Laos to begin building hotly debated Xayaburi
dam this week
Nov 6, 2012 -
Los Angeles Times
Laos plans to start building a dam on the Mekong
River this week, a step that neighboring Cambodia
and Vietnam fear could imperil fish and cripple rice
The Xayaburi dam is expected to reap profits for
Laos by generating hydropower to sell to Thailand.
The $3-billion-plus project would be the first major
dam on the lower part of the Mekong, a massive waterway
that provides food and jobs to millions of people
in Southeast Asia.
Building the dam marks the latest push toward development
for Laos, a growing economy seeking to shed its “least
developed country” label. The communist country
has opened up its economy over the last few decades
and was recently accepted into the World Trade Organization.
“Hydropower is a big natural advantage for
Laos,” Deputy Minister of Energy and Mining
Viraphonh Viravong told Bloomberg on Monday.
But Vietnam and Cambodia worry dams could endanger
fish that families eat and hurt crops in the Mekong
Delta, the “rice bowl” of the region.
Environmental experts warn if fish dwindle and croplands
are lost, damming the river could cost more than
it brings in. A Portland State University study last
year estimated losses could run as high as $274 billion
if a passel of planned dams are built.
A regional report recommended waiting for more studies
to assess the dangers, but Laos has pressed ahead.
“They are playing roulette with the Mekong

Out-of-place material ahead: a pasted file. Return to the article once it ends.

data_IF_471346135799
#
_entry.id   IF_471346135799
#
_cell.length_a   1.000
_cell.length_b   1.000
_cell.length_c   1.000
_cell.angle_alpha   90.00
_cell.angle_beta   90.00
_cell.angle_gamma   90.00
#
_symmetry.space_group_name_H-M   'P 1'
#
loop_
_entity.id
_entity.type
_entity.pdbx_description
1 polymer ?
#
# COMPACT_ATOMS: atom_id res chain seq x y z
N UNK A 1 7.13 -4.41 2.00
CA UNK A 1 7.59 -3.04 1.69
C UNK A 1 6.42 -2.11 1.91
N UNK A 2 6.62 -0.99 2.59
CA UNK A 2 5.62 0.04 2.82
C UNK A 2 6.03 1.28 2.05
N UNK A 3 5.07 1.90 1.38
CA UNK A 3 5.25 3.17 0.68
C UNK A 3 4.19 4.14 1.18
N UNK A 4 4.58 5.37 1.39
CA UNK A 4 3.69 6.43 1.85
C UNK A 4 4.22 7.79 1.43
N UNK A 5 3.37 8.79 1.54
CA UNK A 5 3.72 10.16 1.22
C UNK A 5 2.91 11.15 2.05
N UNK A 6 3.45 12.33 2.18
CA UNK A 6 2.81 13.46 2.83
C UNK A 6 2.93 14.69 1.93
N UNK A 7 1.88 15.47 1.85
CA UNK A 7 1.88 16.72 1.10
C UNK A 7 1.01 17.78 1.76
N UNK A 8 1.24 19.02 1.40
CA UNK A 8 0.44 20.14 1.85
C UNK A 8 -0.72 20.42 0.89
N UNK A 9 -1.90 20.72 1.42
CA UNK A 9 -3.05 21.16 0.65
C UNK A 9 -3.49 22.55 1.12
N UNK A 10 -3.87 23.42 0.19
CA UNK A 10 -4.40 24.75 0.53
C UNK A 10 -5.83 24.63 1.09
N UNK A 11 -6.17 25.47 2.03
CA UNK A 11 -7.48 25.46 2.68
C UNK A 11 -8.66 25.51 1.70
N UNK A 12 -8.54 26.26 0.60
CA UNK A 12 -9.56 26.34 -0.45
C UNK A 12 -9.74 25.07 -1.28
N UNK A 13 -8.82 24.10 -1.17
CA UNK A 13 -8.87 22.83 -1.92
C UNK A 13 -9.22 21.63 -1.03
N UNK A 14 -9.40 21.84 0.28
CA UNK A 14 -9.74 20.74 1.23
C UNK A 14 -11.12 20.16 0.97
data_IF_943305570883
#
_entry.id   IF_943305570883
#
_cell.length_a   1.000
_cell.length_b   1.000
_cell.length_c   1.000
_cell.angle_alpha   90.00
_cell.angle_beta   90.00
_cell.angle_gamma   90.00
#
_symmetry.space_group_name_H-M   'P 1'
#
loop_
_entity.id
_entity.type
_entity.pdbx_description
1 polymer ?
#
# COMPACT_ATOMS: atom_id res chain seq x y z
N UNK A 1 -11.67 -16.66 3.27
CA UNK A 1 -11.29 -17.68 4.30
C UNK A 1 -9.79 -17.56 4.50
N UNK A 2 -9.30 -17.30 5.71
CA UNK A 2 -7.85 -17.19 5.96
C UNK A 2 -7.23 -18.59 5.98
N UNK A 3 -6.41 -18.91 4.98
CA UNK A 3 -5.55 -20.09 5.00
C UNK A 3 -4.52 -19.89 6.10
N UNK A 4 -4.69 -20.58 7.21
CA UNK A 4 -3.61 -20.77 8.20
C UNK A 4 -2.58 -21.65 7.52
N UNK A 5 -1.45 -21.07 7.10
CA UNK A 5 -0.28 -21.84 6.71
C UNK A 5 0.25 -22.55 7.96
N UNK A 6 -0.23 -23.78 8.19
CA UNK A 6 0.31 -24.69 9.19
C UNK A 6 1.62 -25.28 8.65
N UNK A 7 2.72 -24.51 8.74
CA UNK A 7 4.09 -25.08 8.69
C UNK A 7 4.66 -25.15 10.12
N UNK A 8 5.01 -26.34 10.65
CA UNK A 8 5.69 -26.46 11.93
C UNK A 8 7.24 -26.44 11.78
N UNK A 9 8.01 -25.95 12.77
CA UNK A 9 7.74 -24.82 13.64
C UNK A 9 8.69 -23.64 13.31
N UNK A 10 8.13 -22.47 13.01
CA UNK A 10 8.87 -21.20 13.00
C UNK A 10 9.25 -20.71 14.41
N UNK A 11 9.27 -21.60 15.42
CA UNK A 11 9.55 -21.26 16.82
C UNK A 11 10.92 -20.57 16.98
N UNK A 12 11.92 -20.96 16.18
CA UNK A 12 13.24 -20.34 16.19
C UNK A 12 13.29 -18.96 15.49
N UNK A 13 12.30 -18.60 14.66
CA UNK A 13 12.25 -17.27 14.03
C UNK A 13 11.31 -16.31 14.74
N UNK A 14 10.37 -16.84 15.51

River,” said Ame Trandem, Southeast Asia program
director for International Rivers. “There are
serious risks for the river and the people who depend
Laos says it addressed those concerns in the design
of its dam, using special features that allow migrating
fish to pass through. But Trandem and other environmentalists
say those strategies are unlikely to work in the
Mekong, populated by some of the biggest fish in
Under an agreement struck 17 years ago, Laos is supposed
to consult with Vietnam, Cambodia and Thailand on
damming the whole river, under the shared Mekong
River Commission. The Laotian government has reportedly
argued the agreement doesn’t apply in this
case. The decision to build the Xayaburi dam appears
to flout the pact.
There was no immediate reaction from Cambodia or
Vietnam when Laos announced its plans Monday. Thailand,
which is hungry for new sources of power, has agreed
to buy the electricity, though a group of Thai villagers
are suing their government over the plans and protested
on the river Monday.
The news went out the same day that a meeting of
European and Asian leaders opened in Laos, a surprise
to Southeast Asia watchers who had expected the issue
to be hashed out during the summit this week. The
way the region reacts could spell out the future
of the Mekong.
“This is the opening of Pandora’s box,” said
Nathanial Matthews, a hydropower researcher at King’s
College London. “Unless there is real pushback
in the next six months, I see Laos moving ahead quite
quickly with the rest of the dams.”
Eleven dams are planned for the lower Mekong. The
next test will be whether Laos follows the same path
in pursuing the next project, or whether it bends
to neighbors’ concerns. One expert said Xayaburi
might have been a unique case because lots of money
had already been sunk into preparing the site.
“They could still do it right for the next
one,” consulting neighbors and paying attention
to their worries, said Richard P. Cronin, director
of the Southeast Asia Program at the Stimson Center. “But
if they build all of these dams, that will be the
coup de grace for the Mekong Delta.”
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-- Emily Alpert in Los Angeles
Photo: Laotian territory provides a backdrop as
Thai activists and villagers affected by the controversial
Xayaburi dam express their opposition on the Mekong
River in Nong Khai province on Monday. Credit: European
Pressphoto Agency / The Network of Thai People